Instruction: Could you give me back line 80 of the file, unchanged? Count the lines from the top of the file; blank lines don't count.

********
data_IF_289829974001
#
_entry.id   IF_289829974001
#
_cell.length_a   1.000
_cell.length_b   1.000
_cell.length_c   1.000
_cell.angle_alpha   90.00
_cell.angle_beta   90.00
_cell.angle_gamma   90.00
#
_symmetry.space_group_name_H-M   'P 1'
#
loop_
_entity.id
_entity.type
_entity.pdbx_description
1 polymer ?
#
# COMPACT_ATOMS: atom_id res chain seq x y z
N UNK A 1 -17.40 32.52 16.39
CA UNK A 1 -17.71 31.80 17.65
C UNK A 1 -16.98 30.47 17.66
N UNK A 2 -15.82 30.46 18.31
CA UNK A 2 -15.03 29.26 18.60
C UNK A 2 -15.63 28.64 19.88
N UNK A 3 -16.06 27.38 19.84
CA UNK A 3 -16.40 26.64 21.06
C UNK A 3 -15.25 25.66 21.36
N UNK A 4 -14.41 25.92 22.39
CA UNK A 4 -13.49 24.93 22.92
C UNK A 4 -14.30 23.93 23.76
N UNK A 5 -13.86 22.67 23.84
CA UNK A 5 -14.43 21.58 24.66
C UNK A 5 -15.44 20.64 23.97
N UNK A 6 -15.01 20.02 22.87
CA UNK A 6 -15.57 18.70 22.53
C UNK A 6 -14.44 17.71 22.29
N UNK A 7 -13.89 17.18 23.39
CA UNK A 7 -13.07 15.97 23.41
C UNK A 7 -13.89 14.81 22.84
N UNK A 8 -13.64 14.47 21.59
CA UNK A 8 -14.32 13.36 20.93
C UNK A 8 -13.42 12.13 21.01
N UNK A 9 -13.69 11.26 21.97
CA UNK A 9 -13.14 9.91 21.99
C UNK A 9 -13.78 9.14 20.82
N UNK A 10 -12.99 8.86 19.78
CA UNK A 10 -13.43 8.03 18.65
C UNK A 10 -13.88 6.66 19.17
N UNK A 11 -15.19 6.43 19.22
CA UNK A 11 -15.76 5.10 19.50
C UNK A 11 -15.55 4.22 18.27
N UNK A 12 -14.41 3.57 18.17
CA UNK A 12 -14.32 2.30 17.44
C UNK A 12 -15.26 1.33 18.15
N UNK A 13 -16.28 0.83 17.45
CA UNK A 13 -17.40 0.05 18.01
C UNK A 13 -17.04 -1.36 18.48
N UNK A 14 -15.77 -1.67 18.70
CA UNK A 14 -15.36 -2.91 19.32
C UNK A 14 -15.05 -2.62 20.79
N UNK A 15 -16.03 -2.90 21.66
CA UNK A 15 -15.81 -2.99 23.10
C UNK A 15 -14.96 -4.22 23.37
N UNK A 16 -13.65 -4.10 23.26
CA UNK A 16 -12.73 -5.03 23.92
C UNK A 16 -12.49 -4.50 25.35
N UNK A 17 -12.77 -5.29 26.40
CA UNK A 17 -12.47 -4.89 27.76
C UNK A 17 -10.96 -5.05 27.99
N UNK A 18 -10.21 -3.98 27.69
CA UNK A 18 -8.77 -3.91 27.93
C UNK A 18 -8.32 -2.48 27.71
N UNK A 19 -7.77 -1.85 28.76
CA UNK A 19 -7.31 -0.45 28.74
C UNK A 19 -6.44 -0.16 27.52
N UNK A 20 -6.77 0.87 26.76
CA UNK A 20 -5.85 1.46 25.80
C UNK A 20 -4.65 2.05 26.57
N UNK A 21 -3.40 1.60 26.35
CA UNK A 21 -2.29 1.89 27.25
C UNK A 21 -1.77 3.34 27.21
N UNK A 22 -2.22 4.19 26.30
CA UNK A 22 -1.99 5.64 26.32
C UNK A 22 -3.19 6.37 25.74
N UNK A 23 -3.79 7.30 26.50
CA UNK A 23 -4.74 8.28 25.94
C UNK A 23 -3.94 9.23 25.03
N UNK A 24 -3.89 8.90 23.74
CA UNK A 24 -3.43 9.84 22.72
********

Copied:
C UNK A 20 -4.65 2.05 26.57